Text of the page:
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congestion in the network. Rather, the user is supposed to determine network congestion through a mechanism such as TCP, and adapt its transmission rate.
The following traffic parameters are specified: PCR, MCR, maximum burst size (MBS) and maximum frame size (MFS). The CLR for the frames that are eligible for the service guarantee is expected to be low. Depending upon the network, a value for the CLR can be specified.
4.3.7 ATM Transfer Capabilities
In the ITU-T standard, the ATM service categories are referred to as ATM transfer capabilities. Some of the ATM transfer capabilities are equivalent to ATM Forum’s service categories, but they have a different name. The CBR service is called the deterministic bit rate (DBR) service, the RT-VBR service is called the real-time statistical bit rate (RT-SBR) service, and the NRT-VBR service is called the non-real-time statistical bit rate (NRT-SBR) service. The UBR service category has no equivalent ATM transfer capability. Both the ABR and GFR services were standardized by ITU-T. Finally, the ITU-T ATM transfer capability ATM block transfer (ABT), described in Section 4.6.3, has no equivalent service category in the ATM Forum standards.
4.4 CONGESTION CONTROL
Congestion control procedures can be grouped into the following two categories: preventive control and reactive control.
In preventive congestion control, as its name implies, we attempt to prevent congestion from occurring. This is achieved using the following two procedures: call admission control (alternately, connection admission control) (CAC) and bandwidth enforcement. CAC is exercised at the connection level; it determines whether or not to accept a new connection. Once a new connection has been accepted, bandwidth enforcement is exercised at the cell level to assure that the source transmitting on this connection is within its negotiated traffic parameters.
Reactive congestion control is based on a different philosophy than preventive congestion control. In reactive congestion control, the network uses feedback messages to control the amount of traffic that an end device transmits so that congestion does not arise.
In the remaining sections of the chapter, we examine in detail various preventive and reactive congestion control schemes.
4.5 PREVENTIVE CONGESTION CONTROL
As mentioned above, preventive congestion control involves the following two procedures: call admission control (CAC) and bandwidth enforcement. CAC is used by the network to decide whether to accept a new connection or not.
As we have seen so far, ATM connections can be either permanent virtual connections (PVC) or switched virtual connections (SVC). A PVC is established manually by a network administrator using network management procedures, whereas an SVC is established in real-time by the network using the signaling procedures described in Chapter 5.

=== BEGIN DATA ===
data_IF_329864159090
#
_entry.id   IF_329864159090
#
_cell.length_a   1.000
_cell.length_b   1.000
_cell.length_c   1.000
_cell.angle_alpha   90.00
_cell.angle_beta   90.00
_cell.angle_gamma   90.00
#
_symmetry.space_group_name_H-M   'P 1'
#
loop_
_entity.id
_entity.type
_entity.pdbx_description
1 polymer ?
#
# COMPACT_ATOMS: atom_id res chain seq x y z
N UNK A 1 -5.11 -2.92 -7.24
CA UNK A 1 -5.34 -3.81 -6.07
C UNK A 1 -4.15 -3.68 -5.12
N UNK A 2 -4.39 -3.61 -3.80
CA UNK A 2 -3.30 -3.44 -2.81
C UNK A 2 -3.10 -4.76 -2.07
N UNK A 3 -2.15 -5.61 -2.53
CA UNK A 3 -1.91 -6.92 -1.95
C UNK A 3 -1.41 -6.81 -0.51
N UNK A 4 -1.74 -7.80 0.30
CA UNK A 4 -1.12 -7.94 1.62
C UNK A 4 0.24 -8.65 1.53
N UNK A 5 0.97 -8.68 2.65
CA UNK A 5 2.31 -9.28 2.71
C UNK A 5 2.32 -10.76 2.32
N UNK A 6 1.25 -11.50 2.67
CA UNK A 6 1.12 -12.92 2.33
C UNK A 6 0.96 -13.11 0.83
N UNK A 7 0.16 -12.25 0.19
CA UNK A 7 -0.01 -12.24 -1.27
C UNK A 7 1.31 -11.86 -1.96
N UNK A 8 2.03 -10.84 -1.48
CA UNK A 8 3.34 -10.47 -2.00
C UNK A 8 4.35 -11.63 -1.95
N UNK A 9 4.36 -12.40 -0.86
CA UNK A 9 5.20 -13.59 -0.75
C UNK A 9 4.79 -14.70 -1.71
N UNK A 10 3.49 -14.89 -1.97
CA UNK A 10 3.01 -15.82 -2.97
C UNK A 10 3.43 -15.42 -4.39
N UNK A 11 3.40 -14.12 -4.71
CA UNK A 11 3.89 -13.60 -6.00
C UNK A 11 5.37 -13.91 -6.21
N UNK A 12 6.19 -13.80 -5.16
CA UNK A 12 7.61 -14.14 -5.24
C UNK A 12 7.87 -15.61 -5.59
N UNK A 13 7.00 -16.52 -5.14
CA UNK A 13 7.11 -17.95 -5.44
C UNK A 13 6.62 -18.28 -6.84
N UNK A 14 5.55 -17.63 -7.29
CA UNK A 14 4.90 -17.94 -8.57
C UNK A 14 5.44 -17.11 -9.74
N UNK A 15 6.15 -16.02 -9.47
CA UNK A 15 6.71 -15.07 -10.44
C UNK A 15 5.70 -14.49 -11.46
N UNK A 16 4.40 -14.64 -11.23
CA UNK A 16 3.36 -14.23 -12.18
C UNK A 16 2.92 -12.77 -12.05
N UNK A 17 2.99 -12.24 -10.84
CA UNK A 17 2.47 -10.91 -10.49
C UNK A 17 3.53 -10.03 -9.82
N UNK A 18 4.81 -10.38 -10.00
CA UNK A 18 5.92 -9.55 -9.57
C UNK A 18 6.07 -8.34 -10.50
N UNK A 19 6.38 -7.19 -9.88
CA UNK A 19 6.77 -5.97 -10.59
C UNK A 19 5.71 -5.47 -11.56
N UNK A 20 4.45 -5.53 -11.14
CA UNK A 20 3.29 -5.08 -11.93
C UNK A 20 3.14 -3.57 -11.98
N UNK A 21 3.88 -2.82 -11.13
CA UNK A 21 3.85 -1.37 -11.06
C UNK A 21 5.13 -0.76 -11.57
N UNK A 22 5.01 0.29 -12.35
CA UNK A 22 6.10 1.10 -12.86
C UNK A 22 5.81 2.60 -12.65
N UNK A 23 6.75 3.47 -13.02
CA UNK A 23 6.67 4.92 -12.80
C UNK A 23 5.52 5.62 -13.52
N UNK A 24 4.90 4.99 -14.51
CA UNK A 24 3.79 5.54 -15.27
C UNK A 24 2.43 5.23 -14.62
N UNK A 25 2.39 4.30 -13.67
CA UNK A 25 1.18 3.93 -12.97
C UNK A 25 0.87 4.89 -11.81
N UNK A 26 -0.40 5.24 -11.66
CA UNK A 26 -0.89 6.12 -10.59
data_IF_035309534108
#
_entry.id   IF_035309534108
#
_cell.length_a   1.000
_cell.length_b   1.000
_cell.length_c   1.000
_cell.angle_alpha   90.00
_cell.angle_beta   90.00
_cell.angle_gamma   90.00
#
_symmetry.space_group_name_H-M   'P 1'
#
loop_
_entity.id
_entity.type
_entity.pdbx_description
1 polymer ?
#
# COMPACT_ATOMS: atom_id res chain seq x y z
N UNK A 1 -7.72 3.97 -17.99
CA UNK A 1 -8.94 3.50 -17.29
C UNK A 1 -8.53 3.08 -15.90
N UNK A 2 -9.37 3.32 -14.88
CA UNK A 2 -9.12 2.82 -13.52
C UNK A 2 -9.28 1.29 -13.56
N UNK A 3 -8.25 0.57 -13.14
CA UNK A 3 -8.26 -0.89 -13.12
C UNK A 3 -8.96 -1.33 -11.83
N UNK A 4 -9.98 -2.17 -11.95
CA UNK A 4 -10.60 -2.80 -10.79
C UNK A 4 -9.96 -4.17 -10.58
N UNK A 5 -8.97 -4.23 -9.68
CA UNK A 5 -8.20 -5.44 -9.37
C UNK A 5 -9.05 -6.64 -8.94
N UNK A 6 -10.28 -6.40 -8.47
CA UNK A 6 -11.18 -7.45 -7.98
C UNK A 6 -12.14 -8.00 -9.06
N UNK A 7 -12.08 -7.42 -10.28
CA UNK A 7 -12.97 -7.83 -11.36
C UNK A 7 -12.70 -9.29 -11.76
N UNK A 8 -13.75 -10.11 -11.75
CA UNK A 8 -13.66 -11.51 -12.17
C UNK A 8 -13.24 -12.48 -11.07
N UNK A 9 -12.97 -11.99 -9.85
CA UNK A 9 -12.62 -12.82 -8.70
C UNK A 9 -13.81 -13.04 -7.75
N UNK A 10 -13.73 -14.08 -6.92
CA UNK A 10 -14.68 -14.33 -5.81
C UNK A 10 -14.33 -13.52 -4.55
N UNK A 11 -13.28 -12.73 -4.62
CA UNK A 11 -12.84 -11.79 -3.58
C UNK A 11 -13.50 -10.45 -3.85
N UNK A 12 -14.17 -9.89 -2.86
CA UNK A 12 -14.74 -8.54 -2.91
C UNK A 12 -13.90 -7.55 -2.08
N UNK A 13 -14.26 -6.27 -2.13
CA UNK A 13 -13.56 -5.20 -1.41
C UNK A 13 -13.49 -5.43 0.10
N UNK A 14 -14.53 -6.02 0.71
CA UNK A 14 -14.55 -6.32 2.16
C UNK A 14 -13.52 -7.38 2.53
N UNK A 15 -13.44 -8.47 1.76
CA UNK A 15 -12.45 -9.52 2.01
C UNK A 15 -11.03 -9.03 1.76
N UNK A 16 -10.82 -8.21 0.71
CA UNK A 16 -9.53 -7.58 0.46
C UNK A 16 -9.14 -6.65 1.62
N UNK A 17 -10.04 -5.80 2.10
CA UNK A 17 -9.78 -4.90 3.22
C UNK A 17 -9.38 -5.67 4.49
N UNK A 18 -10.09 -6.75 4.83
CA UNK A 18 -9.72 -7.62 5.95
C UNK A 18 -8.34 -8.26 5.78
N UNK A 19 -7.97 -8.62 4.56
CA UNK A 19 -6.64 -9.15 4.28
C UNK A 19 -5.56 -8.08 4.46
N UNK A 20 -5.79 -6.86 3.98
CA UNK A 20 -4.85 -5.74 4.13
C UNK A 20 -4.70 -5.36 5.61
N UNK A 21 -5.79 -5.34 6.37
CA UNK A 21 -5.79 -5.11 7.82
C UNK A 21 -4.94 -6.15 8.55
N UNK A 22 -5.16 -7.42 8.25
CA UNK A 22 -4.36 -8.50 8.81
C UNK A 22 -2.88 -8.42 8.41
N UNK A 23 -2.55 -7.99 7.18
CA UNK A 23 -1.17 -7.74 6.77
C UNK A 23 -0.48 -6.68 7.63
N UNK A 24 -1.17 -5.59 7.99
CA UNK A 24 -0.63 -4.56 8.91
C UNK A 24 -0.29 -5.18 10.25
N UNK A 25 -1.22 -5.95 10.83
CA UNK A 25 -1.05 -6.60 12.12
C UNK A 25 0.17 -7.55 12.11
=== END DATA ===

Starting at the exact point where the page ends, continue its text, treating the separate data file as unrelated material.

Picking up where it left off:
In our discussion below, we will consider a point-to-point SVC. Recall that point-to-point connections are bidirectional. The traffic and QoS parameters can be different for each direction of the connection.
CALL ADMISSION CONTROL (CAC)
Let us assume that an end device, referred to as end device 1, wants to set up a connection to a destination end device, referred to as end device 2. A point-to-point SVC is established between the two end devices, when end device 1 sends a SETUP message to its ingress switch (let us call it switch A), requesting that a connection is established to end device 2. Using a routing algorithm, the ingress switch calculates a path through the network to the switch that the destination end device is attached to (let us call it switch B). Then, it forwards the setup request to its next hop switch, which in turn forwards it to its next hop switch, and so on until it reaches switch B. Switch B sends the setup request to end device 2, and if it is accepted, a confirmation message is sent back to end device 1.
The setup message, as will be seen in chapter 5, contains a variety of different types of information, including values for the traffic and QoS parameters. This information is used by each switch in the path to decide whether it should accept or reject the new connection. This decision is based on the following two questions:
• Will the new connection affect the QoS of the existing connections already carried by the switch?
• Can the switch provide the QoS requested by the new connection?
As an example, let us consider a non-blocking ATM switch with output buffering (see Figure 3.10), and let us assume that the QoS is measured by the cell loss rate. Typically, the traffic that a specific output port sees is a mixture of different connections that enter the switch from different input ports. Let us assume that, so far, the switch provides a cell loss probability of 10-6 for each existing connection routed through this output port. Now, let us assume that the new connection requests a cell loss rate of 10-6. What the switch has to decide is whether the new cell loss rate for both the existing connections and the new connection will be 10-6. If the answer is yes, then the switch can accept the new connection. Otherwise, it will reject it.